Monday, August 26, 2013

The future of health care

So, then there were two.

I drove my daughter to college over the weekend which has now resulted in our version of the empty nest.  Of course, I miss her, just as I miss seeing my son, but I am also happy that our children are progressing towards independent lives without "parental" oversight.  As I have said to my wife, while we might miss the kids, we (and especially my wife) did a great job raising them and it is time to let them fly on their own with the knowledge that they can return if they need to.  Let's just hope they don't!!

As for writing, I must say I have been uninspired.  My interest in politics is wavering, my interest in debating issues is flailing, my interest in time in front of my computer is slight.  Still...

As the Affordable Care Act begins to kick in, and despite the obsession that the Republican Party has exhibited to repeal and/or defund it rather than addressing its weaknesses and proposing alternatives, I am hopeful that the American people will realize its benefits outweigh its negatives.

Ultimately, it seems apparent to me that we need to sever the link between employment and health care insurance.  Everyone needs to become more involved in the cost of their health care, and as long as we allow our employers to act as intermediaries, and allow the health care industry to dictate coverage, benefits, and choices through the filter of their profit, rising premiums and costs will remain the norm.

From what I am hearing, the exchanges that are being set up in some of the states that are ahead of the curve on this issue, are providing much more attractive premiums than have been traditionally available to individuals and small businesses in the past.  If we are not ready for a single payer option (due to the wrongheaded notion that this smacks of socialism) then we need to make sure that every state in America embraces the goal of providing the means for each of its citizens to have access to affordable health care insurance.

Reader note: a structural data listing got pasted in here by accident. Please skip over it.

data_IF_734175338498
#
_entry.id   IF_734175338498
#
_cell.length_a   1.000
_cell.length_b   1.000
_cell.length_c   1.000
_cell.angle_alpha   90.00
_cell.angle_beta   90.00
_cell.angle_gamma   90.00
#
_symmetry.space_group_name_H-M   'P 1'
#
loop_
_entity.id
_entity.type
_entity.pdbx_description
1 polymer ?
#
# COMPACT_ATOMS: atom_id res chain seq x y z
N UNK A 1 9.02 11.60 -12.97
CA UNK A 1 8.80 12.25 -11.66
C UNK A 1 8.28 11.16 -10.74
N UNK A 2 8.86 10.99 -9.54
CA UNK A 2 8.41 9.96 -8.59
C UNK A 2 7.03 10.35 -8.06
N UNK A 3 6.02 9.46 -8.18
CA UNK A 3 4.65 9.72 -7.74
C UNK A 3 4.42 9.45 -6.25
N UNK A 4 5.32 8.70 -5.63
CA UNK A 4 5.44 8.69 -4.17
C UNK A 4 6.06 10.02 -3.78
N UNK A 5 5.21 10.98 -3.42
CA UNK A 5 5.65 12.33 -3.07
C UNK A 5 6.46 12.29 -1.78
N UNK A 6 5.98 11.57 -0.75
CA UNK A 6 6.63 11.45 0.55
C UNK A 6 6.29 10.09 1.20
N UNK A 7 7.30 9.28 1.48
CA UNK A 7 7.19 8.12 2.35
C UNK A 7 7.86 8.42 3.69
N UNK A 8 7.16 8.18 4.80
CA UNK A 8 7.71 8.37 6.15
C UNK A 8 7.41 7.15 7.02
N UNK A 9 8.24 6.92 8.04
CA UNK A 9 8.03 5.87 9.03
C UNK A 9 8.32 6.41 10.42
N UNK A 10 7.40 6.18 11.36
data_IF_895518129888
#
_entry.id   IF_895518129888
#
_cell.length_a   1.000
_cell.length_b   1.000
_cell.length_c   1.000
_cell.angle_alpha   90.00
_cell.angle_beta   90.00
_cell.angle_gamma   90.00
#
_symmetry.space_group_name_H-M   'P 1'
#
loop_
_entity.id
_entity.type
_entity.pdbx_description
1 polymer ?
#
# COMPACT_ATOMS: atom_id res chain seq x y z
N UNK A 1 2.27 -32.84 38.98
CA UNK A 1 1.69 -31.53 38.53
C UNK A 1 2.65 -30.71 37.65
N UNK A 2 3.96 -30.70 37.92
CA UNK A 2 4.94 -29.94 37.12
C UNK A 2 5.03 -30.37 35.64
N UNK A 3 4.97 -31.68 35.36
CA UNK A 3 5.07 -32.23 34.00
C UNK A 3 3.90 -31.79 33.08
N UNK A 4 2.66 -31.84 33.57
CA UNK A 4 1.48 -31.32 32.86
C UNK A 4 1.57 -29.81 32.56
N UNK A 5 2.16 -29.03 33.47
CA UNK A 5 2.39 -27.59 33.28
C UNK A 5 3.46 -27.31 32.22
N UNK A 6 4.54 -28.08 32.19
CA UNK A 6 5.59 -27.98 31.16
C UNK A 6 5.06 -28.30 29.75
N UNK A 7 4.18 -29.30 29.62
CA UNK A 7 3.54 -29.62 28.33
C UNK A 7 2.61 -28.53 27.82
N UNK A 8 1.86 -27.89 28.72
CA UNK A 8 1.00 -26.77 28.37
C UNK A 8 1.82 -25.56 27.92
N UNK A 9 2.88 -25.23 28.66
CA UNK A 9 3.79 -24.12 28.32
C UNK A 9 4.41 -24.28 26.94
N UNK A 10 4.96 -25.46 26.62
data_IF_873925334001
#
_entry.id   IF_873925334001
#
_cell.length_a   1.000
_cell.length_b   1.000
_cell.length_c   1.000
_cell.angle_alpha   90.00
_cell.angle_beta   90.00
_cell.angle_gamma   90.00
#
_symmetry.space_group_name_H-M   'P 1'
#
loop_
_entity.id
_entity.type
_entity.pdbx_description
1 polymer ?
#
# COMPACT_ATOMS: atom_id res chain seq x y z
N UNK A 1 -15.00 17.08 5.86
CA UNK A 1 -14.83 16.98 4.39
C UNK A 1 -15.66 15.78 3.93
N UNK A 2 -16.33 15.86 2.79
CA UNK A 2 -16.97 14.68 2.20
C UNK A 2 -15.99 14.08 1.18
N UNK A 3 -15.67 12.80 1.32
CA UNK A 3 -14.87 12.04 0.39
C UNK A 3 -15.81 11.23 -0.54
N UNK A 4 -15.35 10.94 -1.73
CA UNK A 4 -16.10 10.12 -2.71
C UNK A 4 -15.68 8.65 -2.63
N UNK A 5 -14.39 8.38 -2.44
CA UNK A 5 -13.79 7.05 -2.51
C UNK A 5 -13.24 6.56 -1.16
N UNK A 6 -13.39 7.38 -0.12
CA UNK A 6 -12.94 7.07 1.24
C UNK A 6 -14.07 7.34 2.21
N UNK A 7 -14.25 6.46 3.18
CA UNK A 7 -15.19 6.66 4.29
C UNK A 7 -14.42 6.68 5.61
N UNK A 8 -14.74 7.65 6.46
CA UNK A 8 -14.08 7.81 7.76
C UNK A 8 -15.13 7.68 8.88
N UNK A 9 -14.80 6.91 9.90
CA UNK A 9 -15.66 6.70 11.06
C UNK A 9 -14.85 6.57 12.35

I often ask my friends and family what contribution their employer pays toward their health care premiums and many don't know.  They certainly know what is deducted from their pay, but they don't know the extent of the subsidy that they are receiving from their employer.  Perhaps if that subsidy was paid to the employee, and each employee was required to purchase their own health insurance, we would be more cognizant of its cost and shop for the policy that bests suits our needs.  My experience has been that most employers offer a single rate and a family rate, and perhaps a married with no kids rate.  But families with one kid might find a more suitable (and less costly) policy assuming that the family rate is based on an insurance company configuration that most likely assumes 2 or 2.5 kids per family.  And, perhaps a single, healthy person might find a single rate on their own with a high deductible that would better suit their situation.

During my years of employment in the private sector, and in discussions with small business owners today, health insurance costs is a big part of their overhead, a pain to have to negotiate every year, a distraction from their actual business, and an impediment to hiring new employees. 

Of course, all that assumes that the health insurance industry is forced to offer group rates to all Americans, regardless of the size of their employer or group affiliation.  Yes, forced.  And, it assumes that all people must participate; yes I am in favor of the "Romney" care individual mandate.  Or, as Hilary Clinton might say, the 1990's Republican alternative to her universal healthcare proposals.  And, it assumes that employers will increase the pay of their employees in lieu of the their current health care insurance subsidy. 

You see, I believe in the market place to establish supply and demand for most products and services.  But, as there are exceptions to every rule, health care insurance is the exception to this rule.  If you want to buy a car, you purchase the car that you can afford. But if you are really sick, you need the health care services that will make you well, despite your ability to pay.  Everyone deserves an insurance plan that provides basic health care services with a catastrophic option that prevents bankruptcy, or worse, the necessity of choosing between health and death.  But personal involvement in the coverage, benefits and costs of our own health care and health care insurance may be the only way to break the vicious cycle of escalating health care costs.


1 comment:

  1. In future health care is a transparent meritocracy amongst doctors
    Patients choose their doctor by either through referral, or online consumer reviews of a doctor’s bedside manner, waiting room decor, or office staff’s disposition — not by the quality of care they provide.

    William Martin

    PPI Claims Made Simple